Based on Olivarius’s current book project, this talk discusses the impact of yellow fever in New Orleans in the antebellum period and how disease and immunity became agents of inequality. Yellow fever killed upwards of eight percent of antebellum New Orleans' population each summer. It was terrifying: there was do cure, no inoculation, no conclusive evidence of disease transmission, and no satisfactory proof for why it killed some while leaving others symptomatic. It was, moreover, a sudden and horrible way to die, with victims famously vomiting up thick black vomit at the end of their illness. About half of all nineteenth-century victims died; the other half became "acclimated" or immune for life. The Cotton Kingdom was a slave society where whites dominated free people of color and enslaved people through legally sanctioned violence. But another invisible hierarchy came to co-mingle with the racial order; white “acclimated citizens” stood atop the social pyramid, followed by white “unacclimated strangers,” followed by everyone else. Here, the acclimated wielded their immunity at every turn, making epidemiological discrimination a major form of bias in this already unequal society.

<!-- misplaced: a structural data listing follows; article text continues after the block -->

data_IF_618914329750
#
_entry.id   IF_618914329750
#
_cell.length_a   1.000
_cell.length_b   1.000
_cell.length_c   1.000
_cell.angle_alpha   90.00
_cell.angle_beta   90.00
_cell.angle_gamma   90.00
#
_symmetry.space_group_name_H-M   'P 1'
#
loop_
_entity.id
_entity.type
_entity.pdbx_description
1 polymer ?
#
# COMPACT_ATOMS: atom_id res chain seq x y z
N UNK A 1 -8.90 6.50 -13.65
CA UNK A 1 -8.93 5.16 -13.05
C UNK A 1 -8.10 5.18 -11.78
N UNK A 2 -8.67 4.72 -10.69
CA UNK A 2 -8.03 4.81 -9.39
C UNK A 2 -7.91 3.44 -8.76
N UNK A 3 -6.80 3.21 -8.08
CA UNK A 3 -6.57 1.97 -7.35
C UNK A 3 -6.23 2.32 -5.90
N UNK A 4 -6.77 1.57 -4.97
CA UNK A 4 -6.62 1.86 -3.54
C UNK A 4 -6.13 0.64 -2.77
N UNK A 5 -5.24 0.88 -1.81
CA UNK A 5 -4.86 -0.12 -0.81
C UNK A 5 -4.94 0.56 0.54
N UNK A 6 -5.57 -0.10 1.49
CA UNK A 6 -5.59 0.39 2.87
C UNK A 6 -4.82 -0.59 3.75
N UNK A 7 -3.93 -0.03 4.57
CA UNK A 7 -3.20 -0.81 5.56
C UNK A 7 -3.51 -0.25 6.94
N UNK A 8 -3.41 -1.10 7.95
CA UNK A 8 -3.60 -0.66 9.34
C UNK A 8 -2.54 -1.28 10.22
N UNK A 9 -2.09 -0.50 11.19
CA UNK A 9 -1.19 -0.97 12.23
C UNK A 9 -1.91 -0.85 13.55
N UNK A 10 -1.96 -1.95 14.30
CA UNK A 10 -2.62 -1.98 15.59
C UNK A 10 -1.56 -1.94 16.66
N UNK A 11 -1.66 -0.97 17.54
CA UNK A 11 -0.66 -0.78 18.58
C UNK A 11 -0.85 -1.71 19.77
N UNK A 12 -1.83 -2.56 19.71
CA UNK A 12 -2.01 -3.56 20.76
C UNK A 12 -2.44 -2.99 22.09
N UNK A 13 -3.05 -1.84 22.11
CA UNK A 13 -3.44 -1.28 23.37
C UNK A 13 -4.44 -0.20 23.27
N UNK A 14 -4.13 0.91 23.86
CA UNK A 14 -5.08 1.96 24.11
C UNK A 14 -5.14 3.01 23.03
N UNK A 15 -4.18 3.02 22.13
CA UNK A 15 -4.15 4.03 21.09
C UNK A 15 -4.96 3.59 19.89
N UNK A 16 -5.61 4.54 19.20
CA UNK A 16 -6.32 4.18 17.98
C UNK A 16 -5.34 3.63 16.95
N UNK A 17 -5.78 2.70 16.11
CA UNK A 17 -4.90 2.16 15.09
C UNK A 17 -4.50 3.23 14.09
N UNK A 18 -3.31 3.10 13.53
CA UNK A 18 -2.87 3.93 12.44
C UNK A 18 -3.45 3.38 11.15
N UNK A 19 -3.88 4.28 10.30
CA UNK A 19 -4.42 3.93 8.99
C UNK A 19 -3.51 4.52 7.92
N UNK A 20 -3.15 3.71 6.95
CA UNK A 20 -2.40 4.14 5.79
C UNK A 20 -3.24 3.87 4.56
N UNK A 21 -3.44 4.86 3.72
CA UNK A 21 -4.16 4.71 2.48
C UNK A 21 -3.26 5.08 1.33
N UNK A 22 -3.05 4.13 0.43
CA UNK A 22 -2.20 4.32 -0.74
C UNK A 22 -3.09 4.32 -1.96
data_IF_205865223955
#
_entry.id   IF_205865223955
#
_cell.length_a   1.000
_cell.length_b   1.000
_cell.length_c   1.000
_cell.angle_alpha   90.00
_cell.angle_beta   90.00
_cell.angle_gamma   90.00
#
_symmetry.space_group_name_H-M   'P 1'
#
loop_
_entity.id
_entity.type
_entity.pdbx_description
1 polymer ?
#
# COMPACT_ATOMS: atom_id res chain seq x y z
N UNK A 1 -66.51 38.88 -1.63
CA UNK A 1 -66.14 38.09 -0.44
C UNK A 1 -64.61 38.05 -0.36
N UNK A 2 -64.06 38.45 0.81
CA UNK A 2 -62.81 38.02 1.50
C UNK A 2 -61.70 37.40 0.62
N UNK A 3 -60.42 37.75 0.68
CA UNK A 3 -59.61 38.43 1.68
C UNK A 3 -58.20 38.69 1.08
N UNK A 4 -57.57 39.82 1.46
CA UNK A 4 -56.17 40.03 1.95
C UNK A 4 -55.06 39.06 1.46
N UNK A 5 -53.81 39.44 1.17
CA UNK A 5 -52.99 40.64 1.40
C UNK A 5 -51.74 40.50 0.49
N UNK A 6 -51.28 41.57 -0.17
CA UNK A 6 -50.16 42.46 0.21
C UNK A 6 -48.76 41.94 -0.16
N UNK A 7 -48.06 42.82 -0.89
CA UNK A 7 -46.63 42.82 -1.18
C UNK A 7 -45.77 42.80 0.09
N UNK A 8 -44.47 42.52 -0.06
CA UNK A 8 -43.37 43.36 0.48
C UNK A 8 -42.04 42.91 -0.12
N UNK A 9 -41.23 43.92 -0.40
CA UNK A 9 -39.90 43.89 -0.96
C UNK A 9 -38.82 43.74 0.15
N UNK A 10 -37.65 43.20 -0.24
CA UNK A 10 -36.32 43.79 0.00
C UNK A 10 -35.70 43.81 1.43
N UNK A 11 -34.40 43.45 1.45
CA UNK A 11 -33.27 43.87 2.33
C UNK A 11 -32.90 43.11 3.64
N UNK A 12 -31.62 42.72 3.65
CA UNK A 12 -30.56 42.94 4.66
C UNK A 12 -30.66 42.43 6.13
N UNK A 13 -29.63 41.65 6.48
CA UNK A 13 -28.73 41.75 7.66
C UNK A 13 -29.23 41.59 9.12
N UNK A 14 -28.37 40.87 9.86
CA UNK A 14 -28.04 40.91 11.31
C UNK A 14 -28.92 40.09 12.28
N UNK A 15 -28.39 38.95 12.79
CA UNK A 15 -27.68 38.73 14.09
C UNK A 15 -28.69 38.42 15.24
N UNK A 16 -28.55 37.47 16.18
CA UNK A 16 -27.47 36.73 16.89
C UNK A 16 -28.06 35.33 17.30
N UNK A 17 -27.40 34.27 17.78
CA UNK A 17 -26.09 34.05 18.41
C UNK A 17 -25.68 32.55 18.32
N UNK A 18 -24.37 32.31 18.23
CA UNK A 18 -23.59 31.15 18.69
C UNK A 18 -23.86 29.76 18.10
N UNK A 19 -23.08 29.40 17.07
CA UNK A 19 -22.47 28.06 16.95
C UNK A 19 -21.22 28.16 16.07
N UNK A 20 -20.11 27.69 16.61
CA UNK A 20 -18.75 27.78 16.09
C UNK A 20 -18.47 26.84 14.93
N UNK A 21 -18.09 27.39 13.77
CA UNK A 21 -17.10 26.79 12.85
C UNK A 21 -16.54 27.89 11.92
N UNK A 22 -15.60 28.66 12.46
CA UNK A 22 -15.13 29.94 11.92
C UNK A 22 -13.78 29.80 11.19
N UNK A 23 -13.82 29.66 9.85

Kathryn Olivarius, Assistant Professor of History, Stanford University
This event is part of the Facing Inequality series.
Open to media
GW Interdisciplinary Inequality Series, Institute for International Economic Policy